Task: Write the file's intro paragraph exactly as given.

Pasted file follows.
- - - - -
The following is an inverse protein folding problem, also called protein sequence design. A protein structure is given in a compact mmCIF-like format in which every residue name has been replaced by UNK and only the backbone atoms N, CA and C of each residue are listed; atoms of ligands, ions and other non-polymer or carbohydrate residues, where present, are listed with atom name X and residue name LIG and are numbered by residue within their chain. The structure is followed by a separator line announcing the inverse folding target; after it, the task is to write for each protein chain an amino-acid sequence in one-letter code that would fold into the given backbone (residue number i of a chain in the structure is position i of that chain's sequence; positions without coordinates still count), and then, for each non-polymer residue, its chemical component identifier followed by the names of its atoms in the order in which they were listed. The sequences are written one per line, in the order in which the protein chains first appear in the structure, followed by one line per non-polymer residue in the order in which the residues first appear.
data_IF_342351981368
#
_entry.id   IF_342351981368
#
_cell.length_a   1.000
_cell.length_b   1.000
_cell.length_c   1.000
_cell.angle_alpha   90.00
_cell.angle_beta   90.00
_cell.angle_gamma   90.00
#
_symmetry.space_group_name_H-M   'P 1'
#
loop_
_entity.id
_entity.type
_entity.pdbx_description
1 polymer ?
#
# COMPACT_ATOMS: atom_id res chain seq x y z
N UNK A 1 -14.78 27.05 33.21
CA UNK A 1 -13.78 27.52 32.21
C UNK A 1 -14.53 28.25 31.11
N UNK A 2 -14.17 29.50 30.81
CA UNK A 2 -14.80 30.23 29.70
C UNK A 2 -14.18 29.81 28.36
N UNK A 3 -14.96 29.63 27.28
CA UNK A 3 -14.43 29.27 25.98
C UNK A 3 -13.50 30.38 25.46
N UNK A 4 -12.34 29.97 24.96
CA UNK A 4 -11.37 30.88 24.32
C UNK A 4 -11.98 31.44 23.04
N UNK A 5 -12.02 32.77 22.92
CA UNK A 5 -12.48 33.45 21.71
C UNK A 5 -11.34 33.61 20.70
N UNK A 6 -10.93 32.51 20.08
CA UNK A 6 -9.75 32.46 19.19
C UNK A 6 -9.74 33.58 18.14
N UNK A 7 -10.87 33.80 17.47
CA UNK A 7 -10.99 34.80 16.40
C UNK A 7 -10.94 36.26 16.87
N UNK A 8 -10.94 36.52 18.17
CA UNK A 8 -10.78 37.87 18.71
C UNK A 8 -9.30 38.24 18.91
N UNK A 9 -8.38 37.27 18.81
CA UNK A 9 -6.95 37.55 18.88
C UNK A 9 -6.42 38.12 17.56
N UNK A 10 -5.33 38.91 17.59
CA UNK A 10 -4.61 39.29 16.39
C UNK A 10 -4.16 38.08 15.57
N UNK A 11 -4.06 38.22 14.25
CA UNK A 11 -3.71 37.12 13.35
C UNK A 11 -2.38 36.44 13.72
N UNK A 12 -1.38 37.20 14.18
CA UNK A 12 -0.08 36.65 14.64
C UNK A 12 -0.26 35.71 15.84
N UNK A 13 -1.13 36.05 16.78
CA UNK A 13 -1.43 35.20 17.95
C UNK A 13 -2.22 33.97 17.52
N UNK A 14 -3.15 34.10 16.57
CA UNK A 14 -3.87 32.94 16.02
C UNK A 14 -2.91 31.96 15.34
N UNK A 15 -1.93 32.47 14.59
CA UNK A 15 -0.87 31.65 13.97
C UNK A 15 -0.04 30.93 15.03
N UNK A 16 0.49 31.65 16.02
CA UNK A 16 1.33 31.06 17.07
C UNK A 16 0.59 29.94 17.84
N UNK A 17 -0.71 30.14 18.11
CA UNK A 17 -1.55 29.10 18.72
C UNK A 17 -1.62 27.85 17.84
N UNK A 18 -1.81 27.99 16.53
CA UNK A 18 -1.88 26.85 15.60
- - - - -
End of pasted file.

The following is an inverse protein folding problem, also called protein sequence design. A protein structure is given in a compact mmCIF-like format in which every residue name has been replaced by UNK and only the backbone atoms N, CA and C of each residue are listed; atoms of ligands, ions and other non-polymer or carbohydrate residues, where present, are listed with atom name X and residue name LIG and are numbered by residue within their chain. The structure is followed by a separator line announcing the inverse folding target; after it, the task is to write for each protein chain an amino-acid sequence in one-letter code that would fold into the given backbone (residue number i of a chain in the structure is position i of that chain's sequence; positions without coordinates still count), and then, for each non-polymer residue, its chemical component identifier followed by the names of its atoms in the order in which they were listed. The sequences are written one per line, in the order in which the protein chains first appear in the structure, followed by one line per non-polymer residue in the order in which the residues first appear.